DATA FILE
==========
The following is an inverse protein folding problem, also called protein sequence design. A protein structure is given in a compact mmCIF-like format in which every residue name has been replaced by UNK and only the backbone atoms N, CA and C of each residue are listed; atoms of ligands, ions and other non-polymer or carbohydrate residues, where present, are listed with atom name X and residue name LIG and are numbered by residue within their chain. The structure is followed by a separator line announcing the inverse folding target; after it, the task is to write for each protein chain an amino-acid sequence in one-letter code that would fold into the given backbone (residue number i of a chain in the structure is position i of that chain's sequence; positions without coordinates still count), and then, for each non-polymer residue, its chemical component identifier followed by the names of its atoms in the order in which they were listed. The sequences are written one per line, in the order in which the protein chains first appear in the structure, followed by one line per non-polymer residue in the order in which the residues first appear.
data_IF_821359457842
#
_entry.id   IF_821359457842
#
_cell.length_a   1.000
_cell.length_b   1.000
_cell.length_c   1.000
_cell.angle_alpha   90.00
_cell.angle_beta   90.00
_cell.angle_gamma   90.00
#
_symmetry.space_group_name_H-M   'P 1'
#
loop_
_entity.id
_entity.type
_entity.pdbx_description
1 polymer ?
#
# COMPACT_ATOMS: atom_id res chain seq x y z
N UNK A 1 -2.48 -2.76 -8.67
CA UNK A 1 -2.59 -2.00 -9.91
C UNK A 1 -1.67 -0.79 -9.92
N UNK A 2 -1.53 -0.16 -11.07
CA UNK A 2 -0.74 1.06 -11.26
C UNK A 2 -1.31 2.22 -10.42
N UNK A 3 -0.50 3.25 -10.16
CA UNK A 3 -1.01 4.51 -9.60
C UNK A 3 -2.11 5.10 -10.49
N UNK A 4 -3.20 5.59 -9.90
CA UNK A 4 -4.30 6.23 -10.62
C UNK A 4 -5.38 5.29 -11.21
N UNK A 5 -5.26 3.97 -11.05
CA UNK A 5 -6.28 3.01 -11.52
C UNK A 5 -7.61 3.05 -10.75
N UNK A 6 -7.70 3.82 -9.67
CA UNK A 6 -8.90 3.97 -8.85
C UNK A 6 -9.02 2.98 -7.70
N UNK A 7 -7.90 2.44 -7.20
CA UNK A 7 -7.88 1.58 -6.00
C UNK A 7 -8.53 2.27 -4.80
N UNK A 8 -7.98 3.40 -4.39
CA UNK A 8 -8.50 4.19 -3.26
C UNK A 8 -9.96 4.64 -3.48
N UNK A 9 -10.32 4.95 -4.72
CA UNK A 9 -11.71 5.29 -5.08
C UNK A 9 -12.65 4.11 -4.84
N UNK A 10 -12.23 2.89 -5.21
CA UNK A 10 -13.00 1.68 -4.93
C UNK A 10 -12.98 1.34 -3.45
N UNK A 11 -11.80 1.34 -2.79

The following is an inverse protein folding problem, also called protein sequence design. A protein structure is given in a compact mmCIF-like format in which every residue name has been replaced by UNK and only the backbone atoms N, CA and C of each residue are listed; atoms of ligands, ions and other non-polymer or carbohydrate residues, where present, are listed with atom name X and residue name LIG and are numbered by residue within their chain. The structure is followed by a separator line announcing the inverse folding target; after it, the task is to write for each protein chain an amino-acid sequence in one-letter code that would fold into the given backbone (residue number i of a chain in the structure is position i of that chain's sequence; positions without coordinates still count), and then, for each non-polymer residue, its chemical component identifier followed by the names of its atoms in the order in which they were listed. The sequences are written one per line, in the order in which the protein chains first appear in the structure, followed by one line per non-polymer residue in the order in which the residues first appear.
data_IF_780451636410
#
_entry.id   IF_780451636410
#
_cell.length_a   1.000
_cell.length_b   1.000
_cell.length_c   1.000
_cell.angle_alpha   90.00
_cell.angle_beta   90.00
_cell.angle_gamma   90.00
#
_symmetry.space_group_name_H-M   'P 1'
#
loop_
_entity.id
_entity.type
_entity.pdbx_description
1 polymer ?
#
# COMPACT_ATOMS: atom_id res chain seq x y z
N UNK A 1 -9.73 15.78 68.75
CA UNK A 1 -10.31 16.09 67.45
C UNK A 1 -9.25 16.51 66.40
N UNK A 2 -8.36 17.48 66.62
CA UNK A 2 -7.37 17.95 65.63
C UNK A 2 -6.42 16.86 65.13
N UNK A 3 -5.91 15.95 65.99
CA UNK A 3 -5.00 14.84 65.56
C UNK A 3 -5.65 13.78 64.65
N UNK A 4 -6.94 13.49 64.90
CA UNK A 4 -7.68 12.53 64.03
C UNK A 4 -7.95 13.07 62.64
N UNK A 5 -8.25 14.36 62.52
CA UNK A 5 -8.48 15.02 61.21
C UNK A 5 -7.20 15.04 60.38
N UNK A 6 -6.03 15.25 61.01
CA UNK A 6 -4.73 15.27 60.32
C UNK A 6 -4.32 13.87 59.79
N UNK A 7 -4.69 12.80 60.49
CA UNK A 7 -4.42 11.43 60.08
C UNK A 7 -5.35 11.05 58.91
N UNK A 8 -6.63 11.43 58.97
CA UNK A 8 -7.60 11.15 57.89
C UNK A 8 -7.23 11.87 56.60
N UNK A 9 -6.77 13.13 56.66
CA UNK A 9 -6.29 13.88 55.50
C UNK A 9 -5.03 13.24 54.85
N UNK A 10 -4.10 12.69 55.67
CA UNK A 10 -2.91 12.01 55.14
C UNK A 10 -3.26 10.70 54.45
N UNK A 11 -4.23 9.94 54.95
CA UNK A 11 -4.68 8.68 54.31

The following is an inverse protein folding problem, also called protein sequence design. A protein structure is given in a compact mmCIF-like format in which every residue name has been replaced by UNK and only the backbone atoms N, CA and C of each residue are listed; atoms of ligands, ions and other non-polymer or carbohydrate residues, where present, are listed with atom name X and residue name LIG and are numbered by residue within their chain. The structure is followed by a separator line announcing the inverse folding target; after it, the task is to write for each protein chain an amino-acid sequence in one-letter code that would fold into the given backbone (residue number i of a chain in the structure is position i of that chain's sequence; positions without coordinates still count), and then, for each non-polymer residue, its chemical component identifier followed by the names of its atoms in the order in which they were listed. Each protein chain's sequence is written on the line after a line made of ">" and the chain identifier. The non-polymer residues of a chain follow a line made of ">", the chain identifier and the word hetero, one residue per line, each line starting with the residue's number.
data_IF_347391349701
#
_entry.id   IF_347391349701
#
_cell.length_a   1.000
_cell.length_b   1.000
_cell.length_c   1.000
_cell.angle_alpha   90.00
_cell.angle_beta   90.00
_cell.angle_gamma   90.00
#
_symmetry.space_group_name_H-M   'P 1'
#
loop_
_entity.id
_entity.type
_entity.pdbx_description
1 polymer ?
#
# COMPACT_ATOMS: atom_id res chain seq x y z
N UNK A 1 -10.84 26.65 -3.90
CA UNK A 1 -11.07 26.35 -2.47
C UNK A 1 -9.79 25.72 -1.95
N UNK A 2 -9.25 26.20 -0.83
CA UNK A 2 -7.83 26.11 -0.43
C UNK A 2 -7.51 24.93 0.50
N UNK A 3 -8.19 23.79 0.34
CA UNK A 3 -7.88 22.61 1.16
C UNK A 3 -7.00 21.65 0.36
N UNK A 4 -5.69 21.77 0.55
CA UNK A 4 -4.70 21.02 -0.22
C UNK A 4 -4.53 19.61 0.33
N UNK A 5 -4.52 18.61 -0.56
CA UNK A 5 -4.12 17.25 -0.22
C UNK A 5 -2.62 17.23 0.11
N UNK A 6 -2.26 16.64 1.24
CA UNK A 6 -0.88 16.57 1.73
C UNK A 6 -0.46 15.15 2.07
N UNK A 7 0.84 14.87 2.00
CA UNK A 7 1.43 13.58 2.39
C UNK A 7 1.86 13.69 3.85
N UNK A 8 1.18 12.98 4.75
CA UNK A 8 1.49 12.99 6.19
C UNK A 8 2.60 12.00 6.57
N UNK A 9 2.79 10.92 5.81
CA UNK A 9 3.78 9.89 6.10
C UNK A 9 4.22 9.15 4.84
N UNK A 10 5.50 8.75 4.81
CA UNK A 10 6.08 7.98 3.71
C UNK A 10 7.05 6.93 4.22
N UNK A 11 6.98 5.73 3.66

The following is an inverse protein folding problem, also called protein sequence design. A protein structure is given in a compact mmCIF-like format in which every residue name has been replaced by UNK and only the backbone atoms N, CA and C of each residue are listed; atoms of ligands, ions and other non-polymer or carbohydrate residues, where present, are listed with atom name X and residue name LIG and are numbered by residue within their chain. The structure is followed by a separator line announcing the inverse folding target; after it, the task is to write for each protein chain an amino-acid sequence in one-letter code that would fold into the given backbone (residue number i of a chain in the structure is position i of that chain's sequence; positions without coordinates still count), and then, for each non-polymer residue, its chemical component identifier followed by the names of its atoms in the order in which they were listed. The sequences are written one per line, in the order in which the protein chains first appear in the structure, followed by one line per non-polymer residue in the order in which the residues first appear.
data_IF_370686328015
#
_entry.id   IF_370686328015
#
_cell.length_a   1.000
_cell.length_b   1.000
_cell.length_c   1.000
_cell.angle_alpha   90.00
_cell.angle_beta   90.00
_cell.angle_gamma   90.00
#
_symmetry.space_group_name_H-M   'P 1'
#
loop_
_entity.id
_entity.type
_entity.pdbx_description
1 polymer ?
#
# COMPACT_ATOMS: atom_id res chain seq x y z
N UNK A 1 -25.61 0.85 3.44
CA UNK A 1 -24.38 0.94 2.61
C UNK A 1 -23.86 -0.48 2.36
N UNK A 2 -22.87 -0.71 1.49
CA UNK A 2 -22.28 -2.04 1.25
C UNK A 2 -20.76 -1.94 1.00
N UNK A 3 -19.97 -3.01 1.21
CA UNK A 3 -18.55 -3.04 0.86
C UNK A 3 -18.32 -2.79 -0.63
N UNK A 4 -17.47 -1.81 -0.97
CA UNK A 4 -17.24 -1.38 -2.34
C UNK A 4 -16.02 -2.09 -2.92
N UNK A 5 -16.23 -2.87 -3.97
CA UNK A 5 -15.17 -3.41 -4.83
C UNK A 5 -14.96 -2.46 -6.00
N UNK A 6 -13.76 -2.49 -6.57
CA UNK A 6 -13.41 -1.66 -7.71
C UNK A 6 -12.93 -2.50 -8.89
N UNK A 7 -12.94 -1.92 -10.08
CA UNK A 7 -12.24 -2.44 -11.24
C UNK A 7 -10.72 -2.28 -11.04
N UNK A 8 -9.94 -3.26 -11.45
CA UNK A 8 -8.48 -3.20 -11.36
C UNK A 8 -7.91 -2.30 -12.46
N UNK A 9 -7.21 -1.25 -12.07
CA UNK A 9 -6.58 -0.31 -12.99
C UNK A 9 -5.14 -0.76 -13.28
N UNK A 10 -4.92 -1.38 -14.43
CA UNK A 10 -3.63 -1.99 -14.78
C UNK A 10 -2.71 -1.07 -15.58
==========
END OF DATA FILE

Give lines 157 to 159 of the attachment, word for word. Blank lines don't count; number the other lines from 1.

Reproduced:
N UNK A 11 6.98 5.73 3.66

The following is an inverse protein folding problem, also called protein sequence design. A protein structure is given in a compact mmCIF-like format in which every residue name has been replaced by UNK and only the backbone atoms N, CA and C of each residue are listed; atoms of ligands, ions and other non-polymer or carbohydrate residues, where present, are listed with atom name X and residue name LIG and are numbered by residue within their chain. The structure is followed by a separator line announcing the inverse folding target; after it, the task is to write for each protein chain an amino-acid sequence in one-letter code that would fold into the given backbone (residue number i of a chain in the structure is position i of that chain's sequence; positions without coordinates still count), and then, for each non-polymer residue, its chemical component identifier followed by the names of its atoms in the order in which they were listed. The sequences are written one per line, in the order in which the protein chains first appear in the structure, followed by one line per non-polymer residue in the order in which the residues first appear.
data_IF_370686328015